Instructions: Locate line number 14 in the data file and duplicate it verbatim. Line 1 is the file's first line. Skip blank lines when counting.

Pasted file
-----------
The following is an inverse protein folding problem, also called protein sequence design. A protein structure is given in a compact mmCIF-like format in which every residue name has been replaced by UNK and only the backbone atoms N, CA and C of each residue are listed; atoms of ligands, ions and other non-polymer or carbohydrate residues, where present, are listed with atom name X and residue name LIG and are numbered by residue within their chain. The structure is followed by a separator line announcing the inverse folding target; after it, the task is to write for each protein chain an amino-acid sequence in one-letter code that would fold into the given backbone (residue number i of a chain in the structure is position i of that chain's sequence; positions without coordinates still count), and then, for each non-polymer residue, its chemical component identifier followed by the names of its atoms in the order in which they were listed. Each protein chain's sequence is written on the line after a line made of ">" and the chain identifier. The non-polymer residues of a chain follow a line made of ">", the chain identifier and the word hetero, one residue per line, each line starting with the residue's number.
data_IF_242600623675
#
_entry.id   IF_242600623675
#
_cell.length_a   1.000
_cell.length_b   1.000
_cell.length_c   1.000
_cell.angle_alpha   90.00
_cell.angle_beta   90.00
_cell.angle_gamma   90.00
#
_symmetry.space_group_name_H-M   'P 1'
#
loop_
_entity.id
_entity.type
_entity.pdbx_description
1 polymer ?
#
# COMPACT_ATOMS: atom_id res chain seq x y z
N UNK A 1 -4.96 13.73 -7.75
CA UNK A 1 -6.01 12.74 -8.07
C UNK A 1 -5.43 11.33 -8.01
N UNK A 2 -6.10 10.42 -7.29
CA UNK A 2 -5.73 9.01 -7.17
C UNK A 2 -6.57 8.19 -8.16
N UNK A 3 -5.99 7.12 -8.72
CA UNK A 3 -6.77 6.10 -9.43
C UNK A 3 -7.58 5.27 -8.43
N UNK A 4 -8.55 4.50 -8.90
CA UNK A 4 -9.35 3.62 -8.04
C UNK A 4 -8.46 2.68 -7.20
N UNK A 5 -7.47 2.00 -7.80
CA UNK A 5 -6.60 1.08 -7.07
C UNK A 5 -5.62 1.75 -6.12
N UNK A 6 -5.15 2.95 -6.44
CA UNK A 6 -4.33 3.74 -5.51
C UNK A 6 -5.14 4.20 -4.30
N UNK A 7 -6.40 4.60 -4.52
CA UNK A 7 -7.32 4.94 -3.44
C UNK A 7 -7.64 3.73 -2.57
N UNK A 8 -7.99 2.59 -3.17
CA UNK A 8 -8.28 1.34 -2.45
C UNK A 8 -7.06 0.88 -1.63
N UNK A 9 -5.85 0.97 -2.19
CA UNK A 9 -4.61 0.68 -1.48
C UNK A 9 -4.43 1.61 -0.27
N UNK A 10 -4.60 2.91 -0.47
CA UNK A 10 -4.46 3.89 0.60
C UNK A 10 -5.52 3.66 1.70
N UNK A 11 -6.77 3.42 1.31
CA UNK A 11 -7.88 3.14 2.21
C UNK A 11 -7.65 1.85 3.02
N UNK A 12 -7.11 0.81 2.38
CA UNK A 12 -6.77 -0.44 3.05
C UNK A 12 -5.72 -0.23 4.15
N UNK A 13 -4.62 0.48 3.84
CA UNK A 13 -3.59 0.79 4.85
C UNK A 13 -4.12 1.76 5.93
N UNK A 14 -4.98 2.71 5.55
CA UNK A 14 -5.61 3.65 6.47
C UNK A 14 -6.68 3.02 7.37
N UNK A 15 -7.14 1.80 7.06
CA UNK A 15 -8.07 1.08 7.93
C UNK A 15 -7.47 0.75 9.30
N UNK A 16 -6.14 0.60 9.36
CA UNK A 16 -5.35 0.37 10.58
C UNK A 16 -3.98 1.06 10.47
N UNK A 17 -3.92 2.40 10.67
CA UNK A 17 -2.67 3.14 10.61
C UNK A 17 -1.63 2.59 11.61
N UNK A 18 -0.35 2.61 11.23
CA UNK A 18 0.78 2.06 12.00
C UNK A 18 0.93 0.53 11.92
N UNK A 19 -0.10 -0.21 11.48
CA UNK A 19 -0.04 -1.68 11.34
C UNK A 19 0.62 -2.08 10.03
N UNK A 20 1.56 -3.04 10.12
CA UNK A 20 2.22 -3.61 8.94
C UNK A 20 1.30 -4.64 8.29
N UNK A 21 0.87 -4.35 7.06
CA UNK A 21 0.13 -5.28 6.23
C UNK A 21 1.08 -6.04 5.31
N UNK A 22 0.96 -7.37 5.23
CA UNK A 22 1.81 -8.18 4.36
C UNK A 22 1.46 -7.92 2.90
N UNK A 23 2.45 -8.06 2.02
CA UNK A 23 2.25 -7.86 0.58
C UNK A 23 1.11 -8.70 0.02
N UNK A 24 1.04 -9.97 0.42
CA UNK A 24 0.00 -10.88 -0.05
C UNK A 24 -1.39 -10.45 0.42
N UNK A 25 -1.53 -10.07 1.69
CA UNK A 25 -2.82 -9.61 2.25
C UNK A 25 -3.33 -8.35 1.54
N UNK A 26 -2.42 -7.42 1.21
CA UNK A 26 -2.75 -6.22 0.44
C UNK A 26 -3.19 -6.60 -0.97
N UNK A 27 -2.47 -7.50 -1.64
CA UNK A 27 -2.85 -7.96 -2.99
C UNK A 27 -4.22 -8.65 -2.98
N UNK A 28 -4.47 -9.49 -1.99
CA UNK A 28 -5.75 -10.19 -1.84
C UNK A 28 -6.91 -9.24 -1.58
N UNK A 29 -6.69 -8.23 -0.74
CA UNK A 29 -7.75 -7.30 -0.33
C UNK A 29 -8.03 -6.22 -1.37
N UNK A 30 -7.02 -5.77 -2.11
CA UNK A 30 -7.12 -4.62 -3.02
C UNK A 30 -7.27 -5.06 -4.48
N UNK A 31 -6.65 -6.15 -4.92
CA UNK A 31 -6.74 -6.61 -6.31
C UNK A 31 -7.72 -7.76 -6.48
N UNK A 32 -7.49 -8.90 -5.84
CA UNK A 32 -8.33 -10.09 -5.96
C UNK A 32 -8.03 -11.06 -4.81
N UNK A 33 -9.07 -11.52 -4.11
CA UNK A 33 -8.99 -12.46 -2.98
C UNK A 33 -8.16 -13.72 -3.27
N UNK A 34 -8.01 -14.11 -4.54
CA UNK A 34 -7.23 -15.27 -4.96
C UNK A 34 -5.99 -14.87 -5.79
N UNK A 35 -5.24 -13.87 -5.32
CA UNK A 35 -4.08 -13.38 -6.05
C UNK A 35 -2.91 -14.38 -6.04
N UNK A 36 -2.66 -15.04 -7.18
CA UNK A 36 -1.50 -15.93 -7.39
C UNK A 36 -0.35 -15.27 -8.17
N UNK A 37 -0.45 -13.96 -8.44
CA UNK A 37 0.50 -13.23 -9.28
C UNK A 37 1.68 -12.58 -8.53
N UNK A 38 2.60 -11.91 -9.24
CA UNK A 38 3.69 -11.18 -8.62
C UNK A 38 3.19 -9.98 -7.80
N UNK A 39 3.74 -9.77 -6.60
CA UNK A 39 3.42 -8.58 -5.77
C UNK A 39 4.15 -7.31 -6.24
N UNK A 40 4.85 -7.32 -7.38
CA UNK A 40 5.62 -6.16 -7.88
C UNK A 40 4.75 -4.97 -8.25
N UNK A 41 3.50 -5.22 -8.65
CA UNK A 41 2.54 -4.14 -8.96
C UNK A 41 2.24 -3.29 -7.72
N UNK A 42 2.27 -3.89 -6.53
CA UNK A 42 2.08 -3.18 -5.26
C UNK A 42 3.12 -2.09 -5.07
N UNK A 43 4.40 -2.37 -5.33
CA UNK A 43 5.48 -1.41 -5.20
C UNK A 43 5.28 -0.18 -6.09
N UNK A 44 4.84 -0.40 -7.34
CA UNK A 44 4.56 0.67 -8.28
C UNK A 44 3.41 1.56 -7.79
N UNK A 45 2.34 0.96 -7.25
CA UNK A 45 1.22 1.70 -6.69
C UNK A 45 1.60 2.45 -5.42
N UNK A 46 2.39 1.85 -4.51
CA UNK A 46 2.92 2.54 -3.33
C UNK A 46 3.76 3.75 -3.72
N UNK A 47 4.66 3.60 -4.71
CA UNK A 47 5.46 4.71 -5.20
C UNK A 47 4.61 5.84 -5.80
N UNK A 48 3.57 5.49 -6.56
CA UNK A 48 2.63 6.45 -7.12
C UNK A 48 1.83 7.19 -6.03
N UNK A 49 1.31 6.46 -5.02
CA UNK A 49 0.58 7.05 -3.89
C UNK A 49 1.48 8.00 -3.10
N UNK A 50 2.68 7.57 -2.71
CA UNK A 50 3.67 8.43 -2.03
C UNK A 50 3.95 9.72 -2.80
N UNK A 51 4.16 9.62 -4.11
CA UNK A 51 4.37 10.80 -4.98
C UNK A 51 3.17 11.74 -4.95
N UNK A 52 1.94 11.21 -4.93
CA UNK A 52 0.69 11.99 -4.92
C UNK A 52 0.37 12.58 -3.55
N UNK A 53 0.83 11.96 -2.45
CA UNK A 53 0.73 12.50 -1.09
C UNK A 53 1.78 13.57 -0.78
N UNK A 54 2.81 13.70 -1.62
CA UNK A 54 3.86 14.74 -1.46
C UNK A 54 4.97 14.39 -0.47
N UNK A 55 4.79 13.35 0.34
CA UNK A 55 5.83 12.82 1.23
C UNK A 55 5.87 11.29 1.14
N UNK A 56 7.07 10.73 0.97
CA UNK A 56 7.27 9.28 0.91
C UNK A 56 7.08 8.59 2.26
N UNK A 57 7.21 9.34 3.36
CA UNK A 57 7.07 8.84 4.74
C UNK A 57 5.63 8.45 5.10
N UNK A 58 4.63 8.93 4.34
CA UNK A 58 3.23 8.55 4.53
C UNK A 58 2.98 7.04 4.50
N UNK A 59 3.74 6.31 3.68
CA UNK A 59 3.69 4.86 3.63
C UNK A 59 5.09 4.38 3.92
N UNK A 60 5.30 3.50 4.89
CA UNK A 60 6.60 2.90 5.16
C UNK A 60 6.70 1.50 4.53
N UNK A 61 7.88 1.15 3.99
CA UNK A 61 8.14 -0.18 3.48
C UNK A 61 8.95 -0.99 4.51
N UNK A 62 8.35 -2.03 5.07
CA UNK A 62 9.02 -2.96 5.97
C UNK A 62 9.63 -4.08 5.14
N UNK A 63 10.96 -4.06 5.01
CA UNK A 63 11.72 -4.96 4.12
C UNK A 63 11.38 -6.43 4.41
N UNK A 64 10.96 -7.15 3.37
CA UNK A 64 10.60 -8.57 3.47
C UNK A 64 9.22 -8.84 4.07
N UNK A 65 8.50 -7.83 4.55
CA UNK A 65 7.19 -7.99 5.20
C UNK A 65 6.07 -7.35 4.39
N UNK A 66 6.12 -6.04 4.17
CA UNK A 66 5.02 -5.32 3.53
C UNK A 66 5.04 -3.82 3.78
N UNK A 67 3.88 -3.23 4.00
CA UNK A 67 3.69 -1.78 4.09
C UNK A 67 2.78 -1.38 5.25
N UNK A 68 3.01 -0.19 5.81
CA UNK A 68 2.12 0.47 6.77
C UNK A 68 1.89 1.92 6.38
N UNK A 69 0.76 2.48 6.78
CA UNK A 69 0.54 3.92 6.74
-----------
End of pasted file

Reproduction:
#